Libraries reject blocking software

Following the Supreme Court's CDA decision, the American Library Association adopts a resolution against filtering software in libraries.

2 min read
Riding the coattails of the Supreme Court's historic
rejection of the Communications Decency Act, the American Library Association has adopted a resolution against the use of filtering software in libraries.

The ALA determined in a July 2 resolution that software filters can block free speech and are therefore inconsistent with constitutional provisions. According to the ALA's library bill of rights, "materials should not be excluded because of the origin, background, or views of those contributing to their creation."

Libraries have been the target of nationwide campaigns to limit access to online smut or indecent material, often requiring that branches install content filtering software. But these programs have also been known to block constitutionally protected sexual, medical, or artistic content that can easily be found in other media.

Ann Beeson, staff attorney for the American Civil Liberties Union, said the ALA's past stance was that parents should make decisions on what their view over the Internet. The adopted resolution "is absolutely consistent with what all parties agreed upon when arguing the CDA decision," she added.

The ALA served as a lead plaintiff in the case against the CDA and has consistently opposed restrictions on online speech. However, during the Supreme Court's hearings on the case, the organization argued that blocking technology was less restrictive than government intervention.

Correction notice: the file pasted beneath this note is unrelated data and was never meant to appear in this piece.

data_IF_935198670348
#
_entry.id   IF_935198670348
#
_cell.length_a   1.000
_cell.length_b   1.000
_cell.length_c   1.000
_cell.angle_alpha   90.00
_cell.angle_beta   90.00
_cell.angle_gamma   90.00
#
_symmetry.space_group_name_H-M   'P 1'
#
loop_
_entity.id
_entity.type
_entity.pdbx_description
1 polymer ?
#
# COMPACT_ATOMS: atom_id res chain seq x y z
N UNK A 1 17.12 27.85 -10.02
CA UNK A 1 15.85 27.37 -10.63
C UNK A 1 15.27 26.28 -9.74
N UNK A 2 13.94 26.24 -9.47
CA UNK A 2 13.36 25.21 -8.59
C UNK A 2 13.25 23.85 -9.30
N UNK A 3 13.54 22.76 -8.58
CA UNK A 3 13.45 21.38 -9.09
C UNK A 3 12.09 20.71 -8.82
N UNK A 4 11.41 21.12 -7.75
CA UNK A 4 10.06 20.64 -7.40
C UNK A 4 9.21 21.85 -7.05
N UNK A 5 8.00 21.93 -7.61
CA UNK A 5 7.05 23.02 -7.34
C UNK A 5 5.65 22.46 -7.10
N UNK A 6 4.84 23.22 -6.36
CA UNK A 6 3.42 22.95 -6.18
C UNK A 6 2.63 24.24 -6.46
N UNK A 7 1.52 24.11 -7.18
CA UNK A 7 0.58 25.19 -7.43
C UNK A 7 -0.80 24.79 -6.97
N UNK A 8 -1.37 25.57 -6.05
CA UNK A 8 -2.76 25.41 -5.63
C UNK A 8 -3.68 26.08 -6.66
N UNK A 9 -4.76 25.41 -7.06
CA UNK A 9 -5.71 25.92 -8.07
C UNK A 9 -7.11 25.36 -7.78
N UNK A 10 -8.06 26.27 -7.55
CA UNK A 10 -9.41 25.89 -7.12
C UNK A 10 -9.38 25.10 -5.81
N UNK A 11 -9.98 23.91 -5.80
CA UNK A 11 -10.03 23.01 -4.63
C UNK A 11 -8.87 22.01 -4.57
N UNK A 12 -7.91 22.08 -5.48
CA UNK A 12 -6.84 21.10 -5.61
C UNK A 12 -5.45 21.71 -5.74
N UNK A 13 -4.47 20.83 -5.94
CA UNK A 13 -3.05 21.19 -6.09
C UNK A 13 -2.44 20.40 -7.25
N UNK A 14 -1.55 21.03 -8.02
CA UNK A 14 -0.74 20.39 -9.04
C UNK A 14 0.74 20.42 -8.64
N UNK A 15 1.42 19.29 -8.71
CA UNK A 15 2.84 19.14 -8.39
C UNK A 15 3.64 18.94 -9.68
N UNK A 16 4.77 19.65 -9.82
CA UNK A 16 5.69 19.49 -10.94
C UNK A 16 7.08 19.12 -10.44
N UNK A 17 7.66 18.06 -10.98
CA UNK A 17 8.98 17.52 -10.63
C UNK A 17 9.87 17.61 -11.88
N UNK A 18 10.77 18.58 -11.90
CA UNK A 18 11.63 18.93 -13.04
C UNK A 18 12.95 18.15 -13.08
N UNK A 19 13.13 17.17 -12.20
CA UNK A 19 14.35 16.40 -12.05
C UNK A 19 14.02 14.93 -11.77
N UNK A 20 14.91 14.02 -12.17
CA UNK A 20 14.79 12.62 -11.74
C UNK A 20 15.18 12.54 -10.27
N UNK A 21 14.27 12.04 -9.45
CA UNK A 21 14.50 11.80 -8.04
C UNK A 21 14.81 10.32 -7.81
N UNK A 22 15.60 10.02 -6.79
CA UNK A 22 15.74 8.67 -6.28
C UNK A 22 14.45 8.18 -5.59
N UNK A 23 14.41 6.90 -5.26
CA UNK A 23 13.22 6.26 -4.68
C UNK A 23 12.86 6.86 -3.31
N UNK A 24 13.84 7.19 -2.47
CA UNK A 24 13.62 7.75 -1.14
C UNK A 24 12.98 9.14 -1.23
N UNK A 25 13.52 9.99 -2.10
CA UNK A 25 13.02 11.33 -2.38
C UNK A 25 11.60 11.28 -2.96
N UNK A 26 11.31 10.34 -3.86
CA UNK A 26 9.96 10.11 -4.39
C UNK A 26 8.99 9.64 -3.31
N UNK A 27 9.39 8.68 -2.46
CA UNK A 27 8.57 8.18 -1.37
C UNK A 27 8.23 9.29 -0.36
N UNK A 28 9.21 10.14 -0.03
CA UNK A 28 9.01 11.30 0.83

Judith Krug, director for the ALA's office for intellectual freedom, said the committee put off having the ALA board vote on the resolution until after the court's CDA ruling. "I think the CDA decision in effect said, 'Intellectual freedom, you are right on track; go for it.'"

She added: "The whole thing is about empowering individuals to make their own choices. I don't know whose family values I would program in the computer. If I have 20 families, do I set 20 different sets of values?"

The resolution does not mean that libraries will be without blocking software. Librarians who are members of the ALA can follow its guidelines, but decisions for local libraries are made by the branches themselves, according to Krug.

Conservative groups were quick to criticize the ALA's resolution, however. Robert Peters, president of Morality in Media, said libraries should encourage reading and learning, which can be helped along by the Internet.

But "the mission of the libraries is not to provide every citizen access to every piece of information on Earth," he added.

The ALA's decision against filtering software comes as Congress considers bills favoring use of filtering software or requiring it from Internet service providers. These include the Childsafe Internet Act, which will be introduced by Sen. Patty Murray (D-Washington). While the ALA did not mention these bills, Krug said the organization is launching a campaign to educate people about the Internet.